Tag Archives: international students

Broadening worldview and facilitating cultural exchange in a student project with the ‘Global Friends’ programme.

Dave Sayers & Andrew Bromley

Parallel session 1, Short Paper 1.10

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Short Abstract
This talk will report on a new collaboration between the module ‘English as a World Language’ (Humanities dept, English group), and the ‘Global Friends’ programme (run by Student & Learning Services). The presentation will review student feedback on this initiative, and consider its possible application in other teaching settings.

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Detailed Outline
This paper will review the results of a new initiative at SHU. In the module ‘English as a World Language’ (Humanities dept, English group), students conduct an individual research project which involves interviewing someone from a country where English is widely spoken but not as a first language. Meanwhile the ‘Global Friends’ programme is run by Student & Learning Services to facilitate socialising between British students and international students. The initiative has been to guide students into the Global Friends programme, initially as a way to find interviewees for their projects, and hopefully with a view to spurring more sustained contacts in the longer term. The presentation will review feedback on this initiative, and consider its possible application in other teaching settings.

English as a World Language is designed to introduce first-year English students to the various ways that English is used around the world. Their coursework is an individual project, designing and executing a semi-structured interview, with one respondent from a country where English is widely used. They could have simply been instructed to find someone themselves, perhaps in a public place, but that would have squandered an opportunity for sustained engagement, and deeper learning. The Global Friends programme pairs students up individually with international students, with a view to socialising in informal settings. At the very least this should make for a more conducive interview – and therefore more effective learning – but should also lead to more sustainable social relationships, and therefore a broader form of cultural learning.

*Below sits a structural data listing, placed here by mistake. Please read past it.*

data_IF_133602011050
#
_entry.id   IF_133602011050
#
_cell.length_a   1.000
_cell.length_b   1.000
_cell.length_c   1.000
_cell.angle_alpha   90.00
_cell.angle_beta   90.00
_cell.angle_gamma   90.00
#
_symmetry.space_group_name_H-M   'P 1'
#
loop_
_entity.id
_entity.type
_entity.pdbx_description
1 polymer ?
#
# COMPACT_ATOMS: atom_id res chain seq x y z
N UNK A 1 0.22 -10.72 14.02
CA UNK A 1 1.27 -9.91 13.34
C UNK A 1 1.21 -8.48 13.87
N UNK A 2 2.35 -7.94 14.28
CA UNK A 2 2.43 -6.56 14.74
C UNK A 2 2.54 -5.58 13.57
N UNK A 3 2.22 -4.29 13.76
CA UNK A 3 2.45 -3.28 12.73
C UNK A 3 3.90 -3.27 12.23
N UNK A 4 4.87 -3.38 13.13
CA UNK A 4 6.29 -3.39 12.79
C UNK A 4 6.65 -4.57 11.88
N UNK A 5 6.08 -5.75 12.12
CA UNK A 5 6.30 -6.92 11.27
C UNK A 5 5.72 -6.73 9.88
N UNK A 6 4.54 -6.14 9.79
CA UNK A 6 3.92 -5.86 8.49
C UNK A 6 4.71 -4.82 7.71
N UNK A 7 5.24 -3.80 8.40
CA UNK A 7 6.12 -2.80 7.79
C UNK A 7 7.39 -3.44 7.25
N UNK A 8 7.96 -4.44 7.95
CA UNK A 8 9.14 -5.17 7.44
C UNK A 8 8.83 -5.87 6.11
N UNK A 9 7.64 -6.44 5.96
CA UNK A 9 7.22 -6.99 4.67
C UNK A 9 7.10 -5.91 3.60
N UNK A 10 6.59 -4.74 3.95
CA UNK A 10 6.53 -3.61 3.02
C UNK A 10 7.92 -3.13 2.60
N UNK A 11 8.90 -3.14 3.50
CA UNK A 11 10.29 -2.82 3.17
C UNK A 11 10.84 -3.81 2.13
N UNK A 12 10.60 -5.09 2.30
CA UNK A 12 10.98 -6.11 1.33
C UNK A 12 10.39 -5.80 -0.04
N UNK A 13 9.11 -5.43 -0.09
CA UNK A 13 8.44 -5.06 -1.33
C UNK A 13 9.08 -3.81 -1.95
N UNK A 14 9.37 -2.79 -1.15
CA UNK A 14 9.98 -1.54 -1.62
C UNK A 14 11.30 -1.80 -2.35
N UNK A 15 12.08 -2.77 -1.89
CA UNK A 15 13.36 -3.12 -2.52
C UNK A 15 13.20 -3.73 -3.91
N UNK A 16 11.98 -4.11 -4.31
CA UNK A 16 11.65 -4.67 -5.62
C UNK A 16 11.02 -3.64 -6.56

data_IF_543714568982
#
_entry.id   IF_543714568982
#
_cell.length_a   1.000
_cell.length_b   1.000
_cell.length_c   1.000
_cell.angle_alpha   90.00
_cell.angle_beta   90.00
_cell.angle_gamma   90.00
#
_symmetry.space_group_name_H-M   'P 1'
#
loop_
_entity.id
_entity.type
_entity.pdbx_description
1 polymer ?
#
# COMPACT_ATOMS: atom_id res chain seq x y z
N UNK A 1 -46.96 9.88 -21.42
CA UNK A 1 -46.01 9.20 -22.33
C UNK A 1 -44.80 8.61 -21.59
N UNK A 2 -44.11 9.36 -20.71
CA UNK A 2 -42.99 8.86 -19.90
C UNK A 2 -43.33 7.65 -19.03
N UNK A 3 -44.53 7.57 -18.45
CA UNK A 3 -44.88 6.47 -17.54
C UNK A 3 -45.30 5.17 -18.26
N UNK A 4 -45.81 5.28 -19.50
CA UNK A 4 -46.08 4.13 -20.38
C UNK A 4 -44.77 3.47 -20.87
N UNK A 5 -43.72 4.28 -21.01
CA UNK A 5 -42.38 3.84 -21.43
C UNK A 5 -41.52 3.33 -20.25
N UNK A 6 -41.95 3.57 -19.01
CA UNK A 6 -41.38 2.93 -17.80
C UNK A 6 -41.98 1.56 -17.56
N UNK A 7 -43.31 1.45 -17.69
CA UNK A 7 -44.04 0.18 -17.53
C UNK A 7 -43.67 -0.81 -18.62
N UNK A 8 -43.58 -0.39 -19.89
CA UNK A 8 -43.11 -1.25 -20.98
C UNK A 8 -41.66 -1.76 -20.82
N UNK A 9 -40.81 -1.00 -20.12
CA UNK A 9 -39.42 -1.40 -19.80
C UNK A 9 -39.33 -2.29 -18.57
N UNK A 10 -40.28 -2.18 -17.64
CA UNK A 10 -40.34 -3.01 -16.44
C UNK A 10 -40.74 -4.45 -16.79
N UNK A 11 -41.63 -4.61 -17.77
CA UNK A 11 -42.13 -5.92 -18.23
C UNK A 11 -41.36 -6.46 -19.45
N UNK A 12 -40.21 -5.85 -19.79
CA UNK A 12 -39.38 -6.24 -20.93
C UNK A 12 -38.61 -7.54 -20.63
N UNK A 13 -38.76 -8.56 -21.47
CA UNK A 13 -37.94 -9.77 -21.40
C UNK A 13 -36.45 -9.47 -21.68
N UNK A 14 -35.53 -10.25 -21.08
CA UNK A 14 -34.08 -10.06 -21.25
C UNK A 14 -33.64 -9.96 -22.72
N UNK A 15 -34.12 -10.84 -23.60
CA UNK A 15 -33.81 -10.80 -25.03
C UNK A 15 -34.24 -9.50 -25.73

The collaboration between the module and Global Friends is new, and so this presentation will be reporting on its first run, including structured feedback from the student researchers and their interviewees, and a consideration of how such collaboration could map on to other teaching.

Culture Connect – engaging students through mentoring and supporting their transitions

Samantha Jane Logan & Krassimira Teneva
@SheffHallamINT / @SammyJaneLogan

Parallel session 1, Thunderstorm 1.1

Short Abstract
Culture Connect cross-cultural peer mentoring scheme helps new students settle in and encourages social integration between home/international students. Volunteers develop their multi-cultural awareness, preparing them to work in diverse organisations. The session will share best practice. How can we make cross-cultural mentoring an integral part of the student experience?

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Detailed Outline
Culture Connect is a cross-cultural peer mentoring scheme, which supports new students through transitions and encourages social integration between home/international students. The scheme includes 146 students from 33 countries. Culture Connect is part of the SHU GoGlobal campaign organised by International Student Support, which aims to inspire students to participate in projects that will foster their global outlook and expand their horizons.

Students get to know someone from a different country, through a one-to-one supportive mentoring relationship. They are also allocated to a learning set – a small, intimate group of mentees or mentors of different nationalities which enables them to gain a wide range of perspectives and develop their multi-cultural awareness. These activities give students the chance to reflect, discuss challenges and share helpful advice and resources to support each other on their student journey. Thus fostering shared learning and improving their student experience.

‘You get a friend who walks along with you as you get to know about life at university. I now have many friends and I feel fully integrated in the university.’
Judith Khamoni mentee from Kenya

Monthly soft skills training with other members, challenges their stereotypes in a safe environment and prepares them to work in diverse organisations. Regular social activities contribute to their sense of belonging to a wide support network, which celebrates cultural diversity.

‘It brings together the university community because it gives British students first-hand experience of engaging with international students. The media constantly portrays international students in a negative light and Culture Connect dispels media falsehoods.’ Sami Riaz mentor from Britain

This session will discuss the importance of supporting transitions in order to enhance student engagement, sharing best practice and student feedback of how the programme can assist. The scheme designer/coordinator Samantha Jane Logan will indicate some of her initial dissertation findings.